What went wrong for Max Scherzer in Mets' ugly Game 1 loss to Padres
NEW YORK — The Citi Field crowd tried to back Max Scherzer, but with each passing home run it became too much to bear.
After the Mets ace gave up a solo home run to Manny Machado — the second long ball of the fifth inning — the 41,621 fans' cheers evaporated into a chorus of boos.
Scherzer gave up seven earned runs on four home runs and seven total hits as the Mets' return to the postseason took a sour turn before the game reached the halfway point. Scherzer's implosion left a stunned fanbase as the Mets plummeted to a 7-1 loss in the first game of the teams' best-of-three wild card series at Citi Field.
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After the top of the fifth inning, the Mets were forced to try and dig out of a seven-run hole.
It was the most earned runs that Scherzer has allowed in 27 postseason starts and the first time since Sept. 13, 2017, that he had given up seven earned runs.
Going into his start, Scherzer shook off the notion that his oblique, which sidelined him initially for seven weeks in the summer and two more in September, was fine.
Now, the Mets' dream season is on the brink of coming to an abrupt end. The Mets are expected to turn to Jacob deGrom to try and stave off elimination on their home field.
The first two shots could have been chalked up to solid hitting from the Padres.
In the opening inning after Jurickson Profar led off the game with a broken-bat bloop into center field, Josh Bell pushed an outside fastball the other way and over the left-center field wall. And in the third inning, Trent Grisham was able to turn on a high fastball and poke it over the left-field wall.
With the Mets trailing 3-0, Scherzer appeared to settle in. He sent down the next seven batters in order. But the bottom fell out in the top of the fifth.
Ha-Seong Kim singled the other way and No. 9 hitter Austin Nola sliced a ground-rule double off the right-field line. Then, Jurickson Profar hit a first-pitch cutter inside the right-field foul pole to put the Padres ahead 6-0.
After getting Juan Soto to ground out, Machado muscled a line-drive over the left field wall, summoning Buck Showalter out of the dugout and cueing the fans' instinctual reaction.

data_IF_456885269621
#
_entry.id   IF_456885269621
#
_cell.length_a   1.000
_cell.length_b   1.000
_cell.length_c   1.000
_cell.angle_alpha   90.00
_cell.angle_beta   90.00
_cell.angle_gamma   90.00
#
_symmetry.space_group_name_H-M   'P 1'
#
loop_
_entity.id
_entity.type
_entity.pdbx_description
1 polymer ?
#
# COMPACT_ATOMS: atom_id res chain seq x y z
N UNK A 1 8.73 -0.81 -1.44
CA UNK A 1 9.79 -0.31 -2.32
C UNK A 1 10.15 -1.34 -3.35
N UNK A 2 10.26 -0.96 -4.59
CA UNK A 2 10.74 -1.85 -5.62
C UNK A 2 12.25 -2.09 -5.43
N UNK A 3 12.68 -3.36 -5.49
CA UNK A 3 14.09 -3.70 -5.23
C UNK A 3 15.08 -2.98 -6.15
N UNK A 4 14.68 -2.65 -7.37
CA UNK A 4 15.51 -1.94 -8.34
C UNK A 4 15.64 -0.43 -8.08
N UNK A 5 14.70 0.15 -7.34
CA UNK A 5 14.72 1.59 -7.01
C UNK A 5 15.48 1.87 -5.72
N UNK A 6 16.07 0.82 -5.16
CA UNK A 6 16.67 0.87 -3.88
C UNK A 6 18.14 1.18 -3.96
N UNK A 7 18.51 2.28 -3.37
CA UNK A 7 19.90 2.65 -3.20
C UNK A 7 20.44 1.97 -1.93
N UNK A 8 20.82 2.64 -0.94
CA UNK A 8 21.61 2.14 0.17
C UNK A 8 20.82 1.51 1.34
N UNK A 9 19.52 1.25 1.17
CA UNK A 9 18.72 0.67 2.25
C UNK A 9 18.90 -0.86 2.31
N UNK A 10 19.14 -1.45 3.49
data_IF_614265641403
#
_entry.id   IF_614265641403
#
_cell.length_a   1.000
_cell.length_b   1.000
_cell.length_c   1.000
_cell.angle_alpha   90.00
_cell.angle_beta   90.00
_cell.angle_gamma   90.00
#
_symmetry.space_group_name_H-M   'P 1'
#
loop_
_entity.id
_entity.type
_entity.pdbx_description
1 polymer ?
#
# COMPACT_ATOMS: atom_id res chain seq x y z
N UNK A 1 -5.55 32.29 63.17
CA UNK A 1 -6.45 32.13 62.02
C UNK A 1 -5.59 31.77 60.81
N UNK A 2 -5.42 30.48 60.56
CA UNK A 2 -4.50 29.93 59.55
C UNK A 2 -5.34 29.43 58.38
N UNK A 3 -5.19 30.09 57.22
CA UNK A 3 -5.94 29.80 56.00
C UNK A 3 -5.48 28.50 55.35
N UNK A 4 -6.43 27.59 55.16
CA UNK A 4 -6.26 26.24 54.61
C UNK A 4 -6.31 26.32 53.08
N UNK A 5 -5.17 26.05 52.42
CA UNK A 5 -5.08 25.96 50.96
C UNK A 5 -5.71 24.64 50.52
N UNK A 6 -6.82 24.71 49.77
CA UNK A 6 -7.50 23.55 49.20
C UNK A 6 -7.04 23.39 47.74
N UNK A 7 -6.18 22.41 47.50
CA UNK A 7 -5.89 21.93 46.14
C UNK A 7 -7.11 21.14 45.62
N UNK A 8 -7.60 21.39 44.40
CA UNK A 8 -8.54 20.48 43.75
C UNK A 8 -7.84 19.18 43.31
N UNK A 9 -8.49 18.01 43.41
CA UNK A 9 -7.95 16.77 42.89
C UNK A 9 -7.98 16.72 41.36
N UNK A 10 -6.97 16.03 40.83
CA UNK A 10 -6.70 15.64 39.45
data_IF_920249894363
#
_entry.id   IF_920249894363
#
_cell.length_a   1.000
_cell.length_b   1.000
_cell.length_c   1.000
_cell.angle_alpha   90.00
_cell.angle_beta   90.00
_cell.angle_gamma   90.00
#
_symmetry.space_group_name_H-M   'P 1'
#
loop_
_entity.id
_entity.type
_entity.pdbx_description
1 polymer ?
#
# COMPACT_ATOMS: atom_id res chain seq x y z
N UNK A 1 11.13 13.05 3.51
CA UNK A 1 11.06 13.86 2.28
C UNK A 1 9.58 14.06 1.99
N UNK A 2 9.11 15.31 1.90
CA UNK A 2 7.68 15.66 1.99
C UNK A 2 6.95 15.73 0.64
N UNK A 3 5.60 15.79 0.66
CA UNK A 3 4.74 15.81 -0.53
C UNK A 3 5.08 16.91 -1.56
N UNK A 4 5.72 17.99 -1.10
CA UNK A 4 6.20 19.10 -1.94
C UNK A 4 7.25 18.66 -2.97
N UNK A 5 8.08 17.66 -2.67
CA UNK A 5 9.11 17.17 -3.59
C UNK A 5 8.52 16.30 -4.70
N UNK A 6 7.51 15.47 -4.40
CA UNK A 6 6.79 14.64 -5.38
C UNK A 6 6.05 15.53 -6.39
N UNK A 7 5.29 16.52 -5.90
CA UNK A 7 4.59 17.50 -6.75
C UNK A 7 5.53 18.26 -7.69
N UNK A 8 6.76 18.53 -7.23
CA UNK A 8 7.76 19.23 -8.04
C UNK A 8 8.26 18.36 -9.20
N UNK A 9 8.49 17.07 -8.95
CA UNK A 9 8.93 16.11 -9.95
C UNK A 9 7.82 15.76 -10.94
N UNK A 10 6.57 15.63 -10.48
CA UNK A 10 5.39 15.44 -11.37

It was the first time any Mets starting pitcher has given up four home runs in a single postseason start.
On three different occasions the Mets had a runner 90 feet from home plate but could not cash in.
After falling into a two-run deficit early, Francisco Lindor was hit by a pitch, stole second and move to third on a single by Jeff McNeil. But Pete Alonso was frozen on a third-pitch fastball and Daniel Vogelbach flew out deep to the right-field corner.
In the bottom of the second, Starling Marte was stranded at third after his two stolen bases in the next inning.
And in the fifth inning after the Mets got on the board with a solo home run from Eduardo Escobar, Brandon Nimmo tripled into the right-field corner. But the momentum was halted when Lindor popped up to second base.
The Mets knocked six hits in the game and left six runners on base. The Padres, meanwhile, collected seven hits and allowed stranded one.
Starling Marte makes instant impact
Starling Marte admitted that he was still dealing with some discomfort in his middle finger on his right hand, which had been fractured when he was hit by a pitch on Sept. 6.
But after more than a month away, the Mets was able to grip a bat and throw. With the postseason getting underway, that was enough for him to get back in the lineup in the No. 6 spot.
Marte showed exactly what the Mets had been missing in the bottom of the second inning when he laced a single up the middle against Yu Darvish before stealing second and third base. He also added an infield single in the bottom of the ninth.
He was called to action once in the field and proved his value once again.
In the top of the seventh inning, Grisham lofted a drive into the right-center field gap and Marte went sprinting back and made the catch while colliding with the wall.